Looking for something different from the traditional 9-5 job, the chance to travel and work with your hands?
Commercial diving could offer all of these things plus a unique work environment… underwater!
We caught up with Ali MacLeod, Air Diving Manager at the Underwater Centre to find out how to be a commercial diver, what skills you need and the kinds of work they do, plus the excitement of diving for your day job.
What kinds of work does a commercial diver do?
Commercial diving work usually involves manual labor, but your work site is underwater.
As an inshore diver, you would mainly be involved with civil engineering projects (e.g. bridges and tunnels) and offshore diving work is mainly for the oil and gas industry, although fish farms and even the film industry employ divers too.
The renewable energy sector and offshore wind farms have also created lots of diving work.
As a diver, your work could involve underwater welding, video inspections and photography, pipeline repairs and bolting, pouring concrete underwater, inspecting vessels and underwater structures for corrosion or using lifting bags to move objects underwater.
A lot of salvage work takes place too. Recently the Costa Concordia salvage employed a large team of divers, as did the recovery of casualties from the ferry that sank in South Korea in 2014. Divers may be expected to be involved in the recovery of aircraft too as well as ships.
What skills do I need to be a commercial diver?
You'll need the ability to problem solve and work as a team, a professional attitude, good awareness of safety and reliability. A bit of a sense of adventure helps too. If you enjoy working with your hands or tinkering with things like bikes and cars then diving could suit you. Some jobs are specialised, but most involve working with tools just as you would on mechanical or construction jobs on land.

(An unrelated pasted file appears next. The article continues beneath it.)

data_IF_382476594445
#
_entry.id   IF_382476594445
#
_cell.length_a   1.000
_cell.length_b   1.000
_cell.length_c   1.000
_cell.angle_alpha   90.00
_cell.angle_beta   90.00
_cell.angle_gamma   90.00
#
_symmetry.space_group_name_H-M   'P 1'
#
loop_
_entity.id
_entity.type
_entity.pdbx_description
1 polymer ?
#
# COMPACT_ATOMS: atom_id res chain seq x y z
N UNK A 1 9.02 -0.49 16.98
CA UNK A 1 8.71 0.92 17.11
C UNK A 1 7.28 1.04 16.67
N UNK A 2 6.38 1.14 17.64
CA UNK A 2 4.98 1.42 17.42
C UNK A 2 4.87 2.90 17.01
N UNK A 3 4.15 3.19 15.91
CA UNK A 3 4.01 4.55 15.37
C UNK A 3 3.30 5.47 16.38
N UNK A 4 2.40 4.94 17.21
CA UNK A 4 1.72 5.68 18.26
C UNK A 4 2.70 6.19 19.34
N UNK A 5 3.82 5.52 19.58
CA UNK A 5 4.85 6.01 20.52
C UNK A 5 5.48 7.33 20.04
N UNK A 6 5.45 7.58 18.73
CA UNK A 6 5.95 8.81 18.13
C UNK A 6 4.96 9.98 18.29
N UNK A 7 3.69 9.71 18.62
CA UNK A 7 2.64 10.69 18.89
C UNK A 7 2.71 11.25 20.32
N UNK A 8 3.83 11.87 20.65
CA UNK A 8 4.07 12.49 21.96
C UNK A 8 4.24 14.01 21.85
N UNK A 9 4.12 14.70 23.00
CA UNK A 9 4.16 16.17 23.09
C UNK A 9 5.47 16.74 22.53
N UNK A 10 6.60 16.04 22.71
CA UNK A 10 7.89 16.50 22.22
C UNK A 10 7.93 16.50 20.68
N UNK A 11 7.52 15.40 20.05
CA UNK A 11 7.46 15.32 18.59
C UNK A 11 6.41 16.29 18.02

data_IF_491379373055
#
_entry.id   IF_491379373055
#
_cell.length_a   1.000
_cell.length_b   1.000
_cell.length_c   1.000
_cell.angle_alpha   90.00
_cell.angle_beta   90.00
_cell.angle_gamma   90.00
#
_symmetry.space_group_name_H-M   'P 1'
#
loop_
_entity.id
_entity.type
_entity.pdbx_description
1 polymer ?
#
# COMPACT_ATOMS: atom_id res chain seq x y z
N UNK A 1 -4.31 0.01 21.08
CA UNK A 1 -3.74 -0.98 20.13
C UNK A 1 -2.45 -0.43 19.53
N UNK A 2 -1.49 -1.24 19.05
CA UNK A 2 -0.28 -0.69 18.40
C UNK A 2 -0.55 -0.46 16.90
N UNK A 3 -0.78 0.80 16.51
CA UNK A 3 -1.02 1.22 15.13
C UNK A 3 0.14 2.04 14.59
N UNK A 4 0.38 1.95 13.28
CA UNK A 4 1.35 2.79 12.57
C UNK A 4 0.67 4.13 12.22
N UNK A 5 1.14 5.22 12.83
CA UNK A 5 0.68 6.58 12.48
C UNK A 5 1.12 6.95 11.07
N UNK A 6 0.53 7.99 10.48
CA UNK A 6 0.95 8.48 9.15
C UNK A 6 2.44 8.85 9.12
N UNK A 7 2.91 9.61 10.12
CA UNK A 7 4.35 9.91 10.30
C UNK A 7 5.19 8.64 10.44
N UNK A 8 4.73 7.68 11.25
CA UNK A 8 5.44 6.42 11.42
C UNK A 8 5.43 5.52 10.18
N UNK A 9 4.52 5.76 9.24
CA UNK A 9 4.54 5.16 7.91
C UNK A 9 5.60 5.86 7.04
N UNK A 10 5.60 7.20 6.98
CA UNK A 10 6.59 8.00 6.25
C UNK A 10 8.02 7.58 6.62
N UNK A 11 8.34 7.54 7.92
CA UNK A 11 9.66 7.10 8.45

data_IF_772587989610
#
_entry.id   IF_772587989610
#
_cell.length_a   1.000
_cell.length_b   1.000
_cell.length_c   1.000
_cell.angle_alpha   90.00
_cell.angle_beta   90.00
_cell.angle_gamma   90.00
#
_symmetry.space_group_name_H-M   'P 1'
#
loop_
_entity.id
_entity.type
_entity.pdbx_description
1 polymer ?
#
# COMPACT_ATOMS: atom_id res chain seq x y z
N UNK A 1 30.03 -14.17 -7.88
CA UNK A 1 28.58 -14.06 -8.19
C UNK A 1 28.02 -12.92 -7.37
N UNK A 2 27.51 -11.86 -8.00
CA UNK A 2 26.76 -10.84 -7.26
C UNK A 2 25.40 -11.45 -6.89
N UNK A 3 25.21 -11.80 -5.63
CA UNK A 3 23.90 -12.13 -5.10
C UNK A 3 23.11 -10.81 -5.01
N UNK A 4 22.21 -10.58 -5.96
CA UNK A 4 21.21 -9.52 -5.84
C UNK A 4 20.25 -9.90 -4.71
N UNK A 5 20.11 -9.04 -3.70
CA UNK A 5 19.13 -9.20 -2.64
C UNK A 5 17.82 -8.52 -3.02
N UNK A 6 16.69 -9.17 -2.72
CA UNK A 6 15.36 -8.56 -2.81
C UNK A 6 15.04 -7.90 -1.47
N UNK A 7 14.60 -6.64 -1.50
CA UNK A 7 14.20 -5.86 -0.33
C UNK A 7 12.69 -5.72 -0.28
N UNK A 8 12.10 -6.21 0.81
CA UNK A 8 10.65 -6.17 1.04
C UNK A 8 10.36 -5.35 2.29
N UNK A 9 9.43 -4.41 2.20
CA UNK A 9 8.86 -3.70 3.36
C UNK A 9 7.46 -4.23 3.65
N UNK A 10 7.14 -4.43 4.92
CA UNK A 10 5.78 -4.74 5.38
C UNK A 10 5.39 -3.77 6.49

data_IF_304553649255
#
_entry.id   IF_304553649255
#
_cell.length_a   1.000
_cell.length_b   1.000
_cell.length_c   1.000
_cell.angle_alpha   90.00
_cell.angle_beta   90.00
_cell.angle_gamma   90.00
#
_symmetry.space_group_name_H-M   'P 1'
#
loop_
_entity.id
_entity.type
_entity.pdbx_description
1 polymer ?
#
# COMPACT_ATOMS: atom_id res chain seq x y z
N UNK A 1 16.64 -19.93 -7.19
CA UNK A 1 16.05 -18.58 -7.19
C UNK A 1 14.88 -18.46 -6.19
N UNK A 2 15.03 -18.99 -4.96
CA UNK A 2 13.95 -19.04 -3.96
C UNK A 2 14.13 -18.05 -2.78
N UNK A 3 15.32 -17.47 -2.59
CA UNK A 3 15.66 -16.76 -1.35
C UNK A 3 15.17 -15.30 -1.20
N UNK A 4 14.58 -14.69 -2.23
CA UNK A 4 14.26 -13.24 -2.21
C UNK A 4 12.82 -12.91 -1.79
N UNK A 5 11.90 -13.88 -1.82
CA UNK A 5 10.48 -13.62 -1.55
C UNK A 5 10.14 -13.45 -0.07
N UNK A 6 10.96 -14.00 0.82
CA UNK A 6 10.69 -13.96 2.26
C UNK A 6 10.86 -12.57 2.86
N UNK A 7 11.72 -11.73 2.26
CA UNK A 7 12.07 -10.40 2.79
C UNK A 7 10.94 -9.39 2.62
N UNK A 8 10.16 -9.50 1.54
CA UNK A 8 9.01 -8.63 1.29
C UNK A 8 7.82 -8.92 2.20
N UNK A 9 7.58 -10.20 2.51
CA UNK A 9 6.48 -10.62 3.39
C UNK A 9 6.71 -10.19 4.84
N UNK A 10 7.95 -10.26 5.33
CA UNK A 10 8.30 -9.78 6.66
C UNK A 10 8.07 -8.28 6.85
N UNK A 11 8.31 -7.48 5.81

How do I get started?
To become a commercial diver you must attend a commercial diver training school. A leisure diving qualification isn’t suitable for 99% of the work that’s done underwater. It can cost several thousand pounds to train as a diver and the training lasts about 2 – 3 months.
Before starting a course you'll also need a medical certificate of fitness to dive. You don’t have to be an athlete, but you must be reasonably fit to pass and looking after your health is certainly a good idea if you want to be a diver.
Diving courses involve both theoretical and practical training but mostly practical as this is what will really prepare you to become a successful diver. At the Underwater Centre, we teach the principles of diving physics, decompression theory and diving related illnesses including how to avoid them and manage them in the rare event something goes wrong.
We teach about the equipment and the tools you’ll use underwater too. Once you’re qualified and have a certain number of working dives in your logbook, you can then train to become a saturation diver. This technique allows you to dive deeper, using helium and oxygen breathing gas mixtures. As a saturation diver, you would be expected to live under pressure in a decompression chamber for up to 28 days on a job.
Divers can train from 16 years old, but it's unusual to find work that young and you must be at least 18 to work as an offshore diver.